I was working on these pages at my work one night and all the ladies there fell in love with Leonardo to the
point where I had to politely ask them to shut up about how cute he is. I'm not judging cute builders.
I'm judging model airplanes! It was so bad that I had to put it away and finish at home.
Ok, onto the
judging model airplanes part...
This is another design I really like. It's a simple glider having a box
fuselage and a constant chord, polyhedral wing.
Two things kept Leonardo from placing higher (and neither of them
were jealousy that he's cuter than me). The first was that he had help designing this model. Apparently
it wasn't a lot of help but team designs are not allowed and I had to decide whether or not to disqualify this
entry. I chose not to because he said that the only help he received was with drawing the plan but the design
is his. Also, I doubt too many eleven year olds would know how to draft a plan they could build from even if
they are fully capable of cutting out the parts and assembling them. So I gave him a break. And it's the
only break I'll ever give in that regard.
The second thing was lack of construction photos. Leonardo said
that he had to balance his time between school and this contest. If he were really motivated he would have
dropped out of school just to build this model because what's more important anyway?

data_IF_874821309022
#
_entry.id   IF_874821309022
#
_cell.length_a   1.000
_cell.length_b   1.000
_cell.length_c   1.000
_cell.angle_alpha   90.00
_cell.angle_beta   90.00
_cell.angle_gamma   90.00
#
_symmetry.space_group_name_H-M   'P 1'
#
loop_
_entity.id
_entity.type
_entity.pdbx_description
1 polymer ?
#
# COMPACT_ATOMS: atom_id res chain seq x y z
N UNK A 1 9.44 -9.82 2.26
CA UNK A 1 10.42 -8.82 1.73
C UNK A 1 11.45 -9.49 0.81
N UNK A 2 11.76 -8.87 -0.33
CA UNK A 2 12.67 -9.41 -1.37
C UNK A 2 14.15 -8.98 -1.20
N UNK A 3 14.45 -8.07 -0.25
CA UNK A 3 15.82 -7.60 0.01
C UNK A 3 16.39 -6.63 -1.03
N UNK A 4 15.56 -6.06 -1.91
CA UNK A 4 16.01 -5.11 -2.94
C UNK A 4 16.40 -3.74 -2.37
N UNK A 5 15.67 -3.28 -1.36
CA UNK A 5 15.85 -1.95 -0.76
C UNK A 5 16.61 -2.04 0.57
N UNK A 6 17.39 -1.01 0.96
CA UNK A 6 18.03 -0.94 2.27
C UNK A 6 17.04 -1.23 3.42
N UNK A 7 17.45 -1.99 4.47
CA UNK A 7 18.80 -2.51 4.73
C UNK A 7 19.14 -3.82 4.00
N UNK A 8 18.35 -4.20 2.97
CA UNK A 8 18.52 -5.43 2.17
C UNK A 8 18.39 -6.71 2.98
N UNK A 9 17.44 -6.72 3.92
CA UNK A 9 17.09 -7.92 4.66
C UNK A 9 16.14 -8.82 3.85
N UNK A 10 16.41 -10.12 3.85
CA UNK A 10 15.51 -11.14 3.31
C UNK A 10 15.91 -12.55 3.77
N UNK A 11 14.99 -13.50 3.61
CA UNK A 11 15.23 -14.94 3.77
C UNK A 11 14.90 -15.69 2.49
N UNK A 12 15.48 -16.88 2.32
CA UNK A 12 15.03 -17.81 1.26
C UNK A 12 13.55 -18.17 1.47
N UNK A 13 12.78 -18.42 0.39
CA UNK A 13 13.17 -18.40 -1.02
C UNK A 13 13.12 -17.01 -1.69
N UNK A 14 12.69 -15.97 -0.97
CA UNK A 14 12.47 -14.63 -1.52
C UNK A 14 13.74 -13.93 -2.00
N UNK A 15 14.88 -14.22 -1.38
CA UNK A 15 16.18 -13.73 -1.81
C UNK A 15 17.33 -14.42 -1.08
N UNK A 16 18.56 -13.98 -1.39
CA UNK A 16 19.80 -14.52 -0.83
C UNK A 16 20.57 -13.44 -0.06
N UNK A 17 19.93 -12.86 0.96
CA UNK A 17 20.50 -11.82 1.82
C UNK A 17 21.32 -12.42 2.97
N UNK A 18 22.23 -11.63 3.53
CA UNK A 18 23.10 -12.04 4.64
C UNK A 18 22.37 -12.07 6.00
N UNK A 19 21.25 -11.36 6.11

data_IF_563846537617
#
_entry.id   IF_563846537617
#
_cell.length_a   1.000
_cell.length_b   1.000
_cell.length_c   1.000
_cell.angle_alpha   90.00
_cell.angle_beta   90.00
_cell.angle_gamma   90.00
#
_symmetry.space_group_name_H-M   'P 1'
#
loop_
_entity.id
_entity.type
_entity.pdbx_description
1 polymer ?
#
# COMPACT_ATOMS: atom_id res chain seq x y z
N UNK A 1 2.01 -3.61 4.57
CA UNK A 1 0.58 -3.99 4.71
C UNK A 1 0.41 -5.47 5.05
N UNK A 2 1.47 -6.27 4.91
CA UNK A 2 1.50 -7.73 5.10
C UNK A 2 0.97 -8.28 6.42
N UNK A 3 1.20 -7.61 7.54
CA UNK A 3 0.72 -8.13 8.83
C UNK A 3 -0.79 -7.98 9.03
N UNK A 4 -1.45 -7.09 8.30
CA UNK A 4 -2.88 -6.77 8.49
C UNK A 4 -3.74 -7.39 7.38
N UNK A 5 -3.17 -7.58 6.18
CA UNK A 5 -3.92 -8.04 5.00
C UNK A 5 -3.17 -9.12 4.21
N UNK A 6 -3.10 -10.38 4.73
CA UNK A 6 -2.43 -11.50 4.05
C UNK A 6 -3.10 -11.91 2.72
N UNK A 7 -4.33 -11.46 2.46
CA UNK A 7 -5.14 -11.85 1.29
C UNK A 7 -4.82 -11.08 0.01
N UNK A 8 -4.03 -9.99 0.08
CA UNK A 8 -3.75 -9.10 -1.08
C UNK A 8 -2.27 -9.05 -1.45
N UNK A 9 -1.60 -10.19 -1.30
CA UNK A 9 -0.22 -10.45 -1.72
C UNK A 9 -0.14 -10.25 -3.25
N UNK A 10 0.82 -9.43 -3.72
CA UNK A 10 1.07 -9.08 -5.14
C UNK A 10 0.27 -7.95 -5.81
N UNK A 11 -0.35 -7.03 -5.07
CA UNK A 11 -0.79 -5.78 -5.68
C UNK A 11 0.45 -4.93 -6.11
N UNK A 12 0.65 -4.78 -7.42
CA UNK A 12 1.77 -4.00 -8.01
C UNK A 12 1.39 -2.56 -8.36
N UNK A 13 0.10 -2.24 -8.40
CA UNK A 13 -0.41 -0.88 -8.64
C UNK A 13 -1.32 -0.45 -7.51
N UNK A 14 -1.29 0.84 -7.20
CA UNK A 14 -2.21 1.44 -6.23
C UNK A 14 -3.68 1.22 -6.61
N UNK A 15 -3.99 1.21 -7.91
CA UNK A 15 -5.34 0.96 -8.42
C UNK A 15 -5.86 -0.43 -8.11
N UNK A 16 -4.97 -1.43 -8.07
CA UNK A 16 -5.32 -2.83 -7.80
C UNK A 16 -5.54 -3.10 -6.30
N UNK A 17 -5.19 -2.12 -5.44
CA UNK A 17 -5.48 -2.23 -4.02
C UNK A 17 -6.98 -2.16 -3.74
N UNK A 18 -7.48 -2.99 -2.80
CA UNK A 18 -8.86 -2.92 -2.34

In all seriousness, the only
way I can judge a model for a contest like this is to have people ship it to me or I have to go by the photos they
submit. Leonardo went back and built mock-ups to show a cross-section of the wing and one of the fuselage.
Leonardo states he used spring-loaded control surfaces. The spring pulls them one way and a string from the
servo pulls them the other. That is an uncommon method of moving control surfaces and one I've never seen in
practice. I would have liked to see how he did it and would like to see how it works in flight. Leonardo
sent me a video but I couldn't get it to play unfortunately.
The aircraft looks very efficient and has a very low
wing loading. If Leonardo knows how to find a thermal I think he could keep this model in the air as long as
he wants after a modest altitude launch.
Leonard's dad, Antonio, is an excellent builder which means Leonardo has
the advantage of an in-house mentor who is not only enthusiastic, but extremely experienced and skilled. As
long as Antonio can keep girls from distracting Leonardo in upcoming years, Leonardo will be a builder to watch.
Congratulations on your beautiful Asa Branca, Leonardo. You and your father just need to remind each other to
document your builds. We all want to see them!